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Employers to Encourage Generic Medications

April 16, 2010 By: Nadia Category: Medtipster, Prescription News, Prescription Savings

www.Medtipster.com Source: Managed HealthCare Executive, April 16, 2010

Survey: employers to encourage generic medications

CVS Caremark has announced the results of its annual employer client benefit survey about priorities for pharmacy benefit management (PBM) services in the coming year. The majority of employers surveyed (94%) said they will seek opportunities to improve savings even more in 2010, while they look for ways to improve the overall member experience. Employers listed price (86%), customer service (86%), trust and reliability (84%) and consumer engagement capabilities (46%) as key priorities for their PBM procurement strategy.

The economic environment continues to impact companies, with 66% of respondents answering that reducing overall healthcare costs is their No. 1 success measure, says Jack Bruner, executive vice president, Strategic Development, CVS Caremark Pharmacy Services.

Survey results show that the majority of employer clients are strongly considering adopting some of the more progressive strategies to encourage the use of lower-cost generic medications. For example, almost half of employers surveyed are considering implementing plan designs that require using a generic medication first before moving to a branded drug (50%) and those that provide members a co-pay waiver to switch to generic medications (56%).

“For our book of business, approximately 35% of brand-spend medications have a generic opportunity,” says Bruner. “Our strategy is to focus on specific therapeutic classes (e.g., proton pump inhibitors, HMG reductase inhibitors, angiotensin II receptor blockers, hypnotic sleep aids, migraine agents, nasal steroids, non-sedating antihistamines, selective serotonin reuptake inhibitors, etc.) where ample generics are available.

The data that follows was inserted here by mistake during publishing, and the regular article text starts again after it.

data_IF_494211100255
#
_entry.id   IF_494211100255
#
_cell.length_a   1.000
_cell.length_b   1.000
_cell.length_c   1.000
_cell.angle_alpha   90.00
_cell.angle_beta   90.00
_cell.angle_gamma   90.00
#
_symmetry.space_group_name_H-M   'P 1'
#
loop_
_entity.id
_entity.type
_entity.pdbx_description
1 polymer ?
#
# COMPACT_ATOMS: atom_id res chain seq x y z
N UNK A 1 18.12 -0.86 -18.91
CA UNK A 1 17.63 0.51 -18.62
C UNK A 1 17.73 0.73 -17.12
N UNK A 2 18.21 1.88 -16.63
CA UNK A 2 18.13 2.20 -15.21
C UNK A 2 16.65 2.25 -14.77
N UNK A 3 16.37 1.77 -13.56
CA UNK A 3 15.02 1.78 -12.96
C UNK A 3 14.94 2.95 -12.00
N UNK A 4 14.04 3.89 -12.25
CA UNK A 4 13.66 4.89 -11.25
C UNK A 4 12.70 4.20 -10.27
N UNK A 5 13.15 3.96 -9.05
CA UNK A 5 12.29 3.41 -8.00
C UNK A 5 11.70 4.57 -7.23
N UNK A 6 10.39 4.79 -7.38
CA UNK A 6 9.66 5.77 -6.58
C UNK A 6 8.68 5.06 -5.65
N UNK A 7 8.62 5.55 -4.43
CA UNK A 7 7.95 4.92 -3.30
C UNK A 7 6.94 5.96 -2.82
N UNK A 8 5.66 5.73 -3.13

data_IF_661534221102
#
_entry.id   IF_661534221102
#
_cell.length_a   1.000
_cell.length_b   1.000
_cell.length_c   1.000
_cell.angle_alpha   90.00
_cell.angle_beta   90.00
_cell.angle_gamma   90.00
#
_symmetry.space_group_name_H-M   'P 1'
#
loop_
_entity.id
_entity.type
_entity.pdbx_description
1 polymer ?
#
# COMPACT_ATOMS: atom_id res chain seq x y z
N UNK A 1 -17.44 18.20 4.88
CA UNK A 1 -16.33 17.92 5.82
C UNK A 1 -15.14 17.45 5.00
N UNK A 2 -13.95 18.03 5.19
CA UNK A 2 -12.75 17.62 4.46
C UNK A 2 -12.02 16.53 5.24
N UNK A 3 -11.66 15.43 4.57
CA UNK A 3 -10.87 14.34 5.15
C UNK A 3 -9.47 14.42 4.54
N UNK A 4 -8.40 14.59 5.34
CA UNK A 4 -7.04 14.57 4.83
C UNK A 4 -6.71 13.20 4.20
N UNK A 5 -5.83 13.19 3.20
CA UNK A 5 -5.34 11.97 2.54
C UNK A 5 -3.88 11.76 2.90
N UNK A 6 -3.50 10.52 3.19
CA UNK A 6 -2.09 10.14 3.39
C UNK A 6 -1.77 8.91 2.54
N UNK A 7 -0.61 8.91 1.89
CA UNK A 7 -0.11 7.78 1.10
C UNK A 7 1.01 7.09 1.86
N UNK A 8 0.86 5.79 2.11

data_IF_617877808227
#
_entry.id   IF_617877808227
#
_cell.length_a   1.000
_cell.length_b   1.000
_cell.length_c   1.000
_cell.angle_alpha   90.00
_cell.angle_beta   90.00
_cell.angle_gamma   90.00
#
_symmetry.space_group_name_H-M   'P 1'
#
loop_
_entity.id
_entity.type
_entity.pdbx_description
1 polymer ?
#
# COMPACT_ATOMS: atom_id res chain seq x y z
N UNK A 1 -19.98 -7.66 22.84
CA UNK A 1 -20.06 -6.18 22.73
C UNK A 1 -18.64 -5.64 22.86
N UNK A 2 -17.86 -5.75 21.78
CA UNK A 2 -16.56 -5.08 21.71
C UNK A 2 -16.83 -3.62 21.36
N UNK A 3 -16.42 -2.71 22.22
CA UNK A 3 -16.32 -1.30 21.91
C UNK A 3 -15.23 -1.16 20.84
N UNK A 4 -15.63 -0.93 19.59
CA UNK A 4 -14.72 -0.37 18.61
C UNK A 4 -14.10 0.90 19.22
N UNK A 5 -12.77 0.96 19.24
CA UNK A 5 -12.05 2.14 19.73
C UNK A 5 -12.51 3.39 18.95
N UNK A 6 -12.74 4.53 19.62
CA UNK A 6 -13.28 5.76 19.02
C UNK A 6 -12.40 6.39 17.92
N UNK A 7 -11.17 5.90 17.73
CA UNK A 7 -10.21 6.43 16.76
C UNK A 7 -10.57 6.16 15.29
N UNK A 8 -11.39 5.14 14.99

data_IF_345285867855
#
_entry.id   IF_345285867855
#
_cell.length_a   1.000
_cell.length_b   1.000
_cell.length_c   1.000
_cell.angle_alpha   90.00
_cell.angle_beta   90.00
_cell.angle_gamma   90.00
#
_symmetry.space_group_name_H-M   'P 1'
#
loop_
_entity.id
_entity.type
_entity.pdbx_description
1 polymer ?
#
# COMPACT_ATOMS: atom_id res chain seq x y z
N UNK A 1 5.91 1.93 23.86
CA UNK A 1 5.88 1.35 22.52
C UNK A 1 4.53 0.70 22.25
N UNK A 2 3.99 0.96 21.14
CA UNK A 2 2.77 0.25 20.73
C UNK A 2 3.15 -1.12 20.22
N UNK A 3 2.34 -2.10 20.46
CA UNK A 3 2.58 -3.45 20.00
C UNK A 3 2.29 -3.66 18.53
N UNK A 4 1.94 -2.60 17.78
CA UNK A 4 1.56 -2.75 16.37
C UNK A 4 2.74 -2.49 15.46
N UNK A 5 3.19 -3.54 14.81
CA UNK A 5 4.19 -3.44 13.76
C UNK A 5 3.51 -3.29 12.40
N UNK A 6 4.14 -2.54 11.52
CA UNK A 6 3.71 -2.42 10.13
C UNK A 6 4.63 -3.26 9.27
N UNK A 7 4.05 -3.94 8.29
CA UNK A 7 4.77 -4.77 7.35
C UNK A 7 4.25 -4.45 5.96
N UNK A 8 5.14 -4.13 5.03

According to the survey, a majority of employer clients (88%) and health plan clients (97%) are taking an aggressive or moderate approach toward maximizing generic dispensing in key therapeutic classes as a strategy to increase savings opportunities.

Through 2012, nearly 30 brand-name medications in a variety of classes are expected to become available as generics, including some popular drugs such as Lipitor for treating high cholesterol, according to Bruner.

“We anticipate this will have an impact on opportunities for increasing generic dispensing rate for our clients, resulting in increases savings for clients and their members,” he says.

Bruner expects the rate of employees actually taking advantage of generic substitution/lower-cost alternatives to vary depending on the type of intervention program that is implemented.

“For example, if a client adopts a mandatory generic use program such as step therapy, we see greater than 80% brand to generic substitution/conversion within a therapeutic class,” he says. “If the client implements a generic co-pay waiver to incent brand users to switch to generics, the behavior change rate is less than 10%. However, when a pharmacist counsels a patient at retail or mail about a generic opportunity, the conversion rate is over 30%.”

Compared to the 2009 survey results, the survey found there has been an increase in employers who are adopting or considering solutions to improve medication adherence. In particular, many employer clients are considering programs that impact adherence through counseling and intervention with the member, including: counseling to improve adherence the first time a member fills a maintenance medication (62%), outreach to prescribers to resolve gaps in care (56%) and outreach to members and prescribers to provide counsel about therapy drop-off (65%).

The CVS Caremark client survey was conducted online from Oct. 5, 2009 through Dec. 31, 2009 and includes responses from current CVS Caremark clients representing 285 employers.